This meant that, for me to continue on an even keel in the world, I had to find something immovable. I had to find something that I could rely on no matter what the circumstances. Is it any wonder I turned to God? Is it any wonder that those damaged seek a sure foundation on which to rest from fighting? There are those who daily work to keep their heads above water. Some have to dodge bullets. Some are tortured. Many have addictions. Others watch as loved ones die all around them. Is it so ridiculous for those in this situation to realize that in the midst of such chaos there is something/Someone who is unchangeable by human circumstances? And here I’m not speaking of creeds or church or anything institutional, only of the concept of God.
Who cares if what we rely on as a sure foundation can’t be proven? For those of us seeking a refuge you cannot pry this certainty out of our hands. This immovable God keeps us safe in the knowledge that suffering isn’t in vain; that we can relax our vigilance if we release the consequences from our grasp. For some of us, we see answers to prayer and we see others unanswered. For some of us, we see circumstances changed or pathways opened. Secularists seem infuriated by those of us who live in what they see as ‘fantasy-land’. Reason is much more comforting, they tell us. Science has all the answers, they tell us. Why can’t you see the world as it is; abandoned by anything resembling a God or Deity? Wouldn’t life be much easier if we got beyond this ‘fiction’?
John Gray wrote a wonderful article for BBC titled “The Childlike Faith in Reason”. Gray takes on the idea that human reason is somehow superior to faith. He writes,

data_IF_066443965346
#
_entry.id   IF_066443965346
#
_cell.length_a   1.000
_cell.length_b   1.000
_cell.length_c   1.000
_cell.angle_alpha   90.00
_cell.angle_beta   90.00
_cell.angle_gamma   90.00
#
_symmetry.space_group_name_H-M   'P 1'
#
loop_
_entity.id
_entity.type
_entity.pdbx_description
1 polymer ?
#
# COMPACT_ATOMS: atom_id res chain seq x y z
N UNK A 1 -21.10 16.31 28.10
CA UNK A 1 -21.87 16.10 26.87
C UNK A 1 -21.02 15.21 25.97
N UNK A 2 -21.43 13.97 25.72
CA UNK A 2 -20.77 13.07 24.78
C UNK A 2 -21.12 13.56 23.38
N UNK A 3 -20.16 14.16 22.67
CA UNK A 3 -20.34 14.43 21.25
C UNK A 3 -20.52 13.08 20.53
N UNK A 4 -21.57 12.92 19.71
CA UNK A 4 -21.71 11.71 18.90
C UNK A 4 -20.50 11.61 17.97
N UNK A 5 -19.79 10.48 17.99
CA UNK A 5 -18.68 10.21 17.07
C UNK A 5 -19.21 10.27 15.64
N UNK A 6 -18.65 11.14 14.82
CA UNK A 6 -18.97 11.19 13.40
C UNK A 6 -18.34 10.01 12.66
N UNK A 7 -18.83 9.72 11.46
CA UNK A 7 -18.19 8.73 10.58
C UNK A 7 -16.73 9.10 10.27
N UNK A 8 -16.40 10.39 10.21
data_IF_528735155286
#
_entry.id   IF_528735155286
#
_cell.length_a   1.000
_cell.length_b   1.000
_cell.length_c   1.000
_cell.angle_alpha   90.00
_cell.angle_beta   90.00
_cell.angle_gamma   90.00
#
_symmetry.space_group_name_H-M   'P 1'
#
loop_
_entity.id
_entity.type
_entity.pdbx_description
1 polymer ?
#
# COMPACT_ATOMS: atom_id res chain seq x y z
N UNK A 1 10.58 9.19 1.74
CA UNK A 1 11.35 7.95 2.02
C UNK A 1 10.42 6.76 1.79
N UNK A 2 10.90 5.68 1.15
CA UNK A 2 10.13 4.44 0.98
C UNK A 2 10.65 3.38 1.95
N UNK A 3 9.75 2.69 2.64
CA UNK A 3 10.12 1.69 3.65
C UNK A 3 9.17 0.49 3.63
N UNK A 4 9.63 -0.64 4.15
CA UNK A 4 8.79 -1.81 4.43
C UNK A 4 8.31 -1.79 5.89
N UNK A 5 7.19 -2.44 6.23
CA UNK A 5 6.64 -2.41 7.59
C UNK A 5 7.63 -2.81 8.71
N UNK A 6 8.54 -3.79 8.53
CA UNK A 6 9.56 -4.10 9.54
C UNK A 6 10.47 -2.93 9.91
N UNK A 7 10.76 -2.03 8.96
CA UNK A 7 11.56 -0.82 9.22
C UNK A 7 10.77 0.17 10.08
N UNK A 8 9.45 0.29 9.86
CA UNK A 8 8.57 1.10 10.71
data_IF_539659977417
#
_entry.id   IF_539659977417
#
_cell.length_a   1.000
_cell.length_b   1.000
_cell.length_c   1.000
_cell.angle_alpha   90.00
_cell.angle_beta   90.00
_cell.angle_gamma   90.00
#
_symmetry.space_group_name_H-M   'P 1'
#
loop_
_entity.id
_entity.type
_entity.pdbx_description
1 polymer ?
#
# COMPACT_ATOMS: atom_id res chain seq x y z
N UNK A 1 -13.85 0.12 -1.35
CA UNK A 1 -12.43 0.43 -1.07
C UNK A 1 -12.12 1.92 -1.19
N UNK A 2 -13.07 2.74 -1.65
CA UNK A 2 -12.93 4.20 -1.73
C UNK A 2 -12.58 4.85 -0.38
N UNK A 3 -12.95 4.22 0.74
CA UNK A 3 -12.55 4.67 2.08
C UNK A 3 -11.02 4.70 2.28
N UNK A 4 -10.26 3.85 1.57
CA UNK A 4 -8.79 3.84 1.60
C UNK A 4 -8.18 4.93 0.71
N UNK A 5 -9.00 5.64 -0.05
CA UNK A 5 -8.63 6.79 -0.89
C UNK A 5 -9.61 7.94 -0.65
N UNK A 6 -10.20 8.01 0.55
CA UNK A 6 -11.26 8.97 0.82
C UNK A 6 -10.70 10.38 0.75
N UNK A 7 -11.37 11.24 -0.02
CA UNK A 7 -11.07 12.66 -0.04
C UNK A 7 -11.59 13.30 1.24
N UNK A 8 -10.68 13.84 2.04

Speaking as an atheist myself, I can’t help smiling when I hear religion being mocked in this way. Looking at the world as it has been and continues to be at the present time, it’s belief in human reason that’s childish. Religious faith is based on accepting that we know very little of God. But we know a great deal about human beings, and one of the things we know for sure is that we’re not rational animals. Believing in the power of human reason requires a greater leap of faith than believing in God…
If human beings were potentially capable of applying reason in their lives they would show some sign of learning from what they had done wrong in the past, but history and everyday practice show them committing the same follies over and over again. They would alter their beliefs in accordance with facts, but clinging to beliefs in the face of contrary evidence is one of the most powerful and enduring human traits.
As a Quaker, I suppose it is antithetical the views of The Religious Society of Friends to say that I have no faith in humanity’s ability to do the right thing. But, I don’t think I ever had that faith in humanity and it hasn’t changed much by my being a Quaker. I have never felt that the world is basically good and oh, what a wonderful blessing it is! No, for me, the world has always required careful navigation with a huge CAUTION, DANGER AHEAD sign posted at every turning and every decision. Only when I found God in the 80s could I rest from such hyper vigilance. My faith rests on the idea of the basic inhumanity of humanity and the stability of a God who sees and still commiserates with us and can even intervene to change circumstances. Only as a Quaker can I see that we should do what we can to alleviate suffering, but we need grander, more spiritual means to change humanity.
Mr. Gray continues,